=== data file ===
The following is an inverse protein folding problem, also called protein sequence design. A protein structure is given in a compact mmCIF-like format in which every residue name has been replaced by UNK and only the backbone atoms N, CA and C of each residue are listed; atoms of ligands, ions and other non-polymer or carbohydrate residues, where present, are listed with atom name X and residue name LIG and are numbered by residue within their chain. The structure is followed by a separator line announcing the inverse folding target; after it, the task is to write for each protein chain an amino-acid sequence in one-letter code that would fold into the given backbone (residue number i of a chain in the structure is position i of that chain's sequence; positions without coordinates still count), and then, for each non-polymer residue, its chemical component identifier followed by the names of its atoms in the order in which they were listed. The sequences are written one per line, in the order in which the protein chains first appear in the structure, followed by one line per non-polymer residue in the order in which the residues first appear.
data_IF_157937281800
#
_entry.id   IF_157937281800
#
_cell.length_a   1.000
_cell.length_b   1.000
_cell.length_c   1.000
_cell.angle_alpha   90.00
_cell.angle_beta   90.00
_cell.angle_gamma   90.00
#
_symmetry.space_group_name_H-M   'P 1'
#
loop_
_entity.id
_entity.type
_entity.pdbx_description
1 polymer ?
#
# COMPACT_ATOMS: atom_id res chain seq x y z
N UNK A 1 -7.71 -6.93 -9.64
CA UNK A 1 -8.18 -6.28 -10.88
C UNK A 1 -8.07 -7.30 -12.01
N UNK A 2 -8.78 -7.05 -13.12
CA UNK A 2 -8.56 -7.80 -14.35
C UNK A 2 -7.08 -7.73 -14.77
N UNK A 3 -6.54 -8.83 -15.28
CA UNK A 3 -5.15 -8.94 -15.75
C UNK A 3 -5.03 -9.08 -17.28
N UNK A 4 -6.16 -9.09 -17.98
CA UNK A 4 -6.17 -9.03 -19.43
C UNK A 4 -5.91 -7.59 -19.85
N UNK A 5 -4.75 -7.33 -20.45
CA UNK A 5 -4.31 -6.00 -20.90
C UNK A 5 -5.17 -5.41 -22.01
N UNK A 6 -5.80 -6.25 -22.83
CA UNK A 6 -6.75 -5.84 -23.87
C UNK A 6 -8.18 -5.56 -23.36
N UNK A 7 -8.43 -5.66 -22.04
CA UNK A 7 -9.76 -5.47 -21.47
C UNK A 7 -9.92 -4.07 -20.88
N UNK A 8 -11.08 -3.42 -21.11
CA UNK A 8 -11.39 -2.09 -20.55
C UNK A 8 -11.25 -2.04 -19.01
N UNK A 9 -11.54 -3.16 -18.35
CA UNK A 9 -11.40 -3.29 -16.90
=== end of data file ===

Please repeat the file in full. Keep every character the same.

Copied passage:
The following is an inverse protein folding problem, also called protein sequence design. A protein structure is given in a compact mmCIF-like format in which every residue name has been replaced by UNK and only the backbone atoms N, CA and C of each residue are listed; atoms of ligands, ions and other non-polymer or carbohydrate residues, where present, are listed with atom name X and residue name LIG and are numbered by residue within their chain. The structure is followed by a separator line announcing the inverse folding target; after it, the task is to write for each protein chain an amino-acid sequence in one-letter code that would fold into the given backbone (residue number i of a chain in the structure is position i of that chain's sequence; positions without coordinates still count), and then, for each non-polymer residue, its chemical component identifier followed by the names of its atoms in the order in which they were listed. The sequences are written one per line, in the order in which the protein chains first appear in the structure, followed by one line per non-polymer residue in the order in which the residues first appear.
data_IF_157937281800
#
_entry.id   IF_157937281800
#
_cell.length_a   1.000
_cell.length_b   1.000
_cell.length_c   1.000
_cell.angle_alpha   90.00
_cell.angle_beta   90.00
_cell.angle_gamma   90.00
#
_symmetry.space_group_name_H-M   'P 1'
#
loop_
_entity.id
_entity.type
_entity.pdbx_description
1 polymer ?
#
# COMPACT_ATOMS: atom_id res chain seq x y z
N UNK A 1 -7.71 -6.93 -9.64
CA UNK A 1 -8.18 -6.28 -10.88
C UNK A 1 -8.07 -7.30 -12.01
N UNK A 2 -8.78 -7.05 -13.12
CA UNK A 2 -8.56 -7.80 -14.35
C UNK A 2 -7.08 -7.73 -14.77
N UNK A 3 -6.54 -8.83 -15.28
CA UNK A 3 -5.15 -8.94 -15.75
C UNK A 3 -5.03 -9.08 -17.28
N UNK A 4 -6.16 -9.09 -17.98
CA UNK A 4 -6.17 -9.03 -19.43
C UNK A 4 -5.91 -7.59 -19.85
N UNK A 5 -4.75 -7.33 -20.45
CA UNK A 5 -4.31 -6.00 -20.90
C UNK A 5 -5.17 -5.41 -22.01
N UNK A 6 -5.80 -6.25 -22.83
CA UNK A 6 -6.75 -5.84 -23.87
C UNK A 6 -8.18 -5.56 -23.36
N UNK A 7 -8.43 -5.66 -22.04
CA UNK A 7 -9.76 -5.47 -21.47
C UNK A 7 -9.92 -4.07 -20.88
N UNK A 8 -11.08 -3.42 -21.11
CA UNK A 8 -11.39 -2.09 -20.55
C UNK A 8 -11.25 -2.04 -19.01
N UNK A 9 -11.54 -3.16 -18.35
CA UNK A 9 -11.40 -3.29 -16.90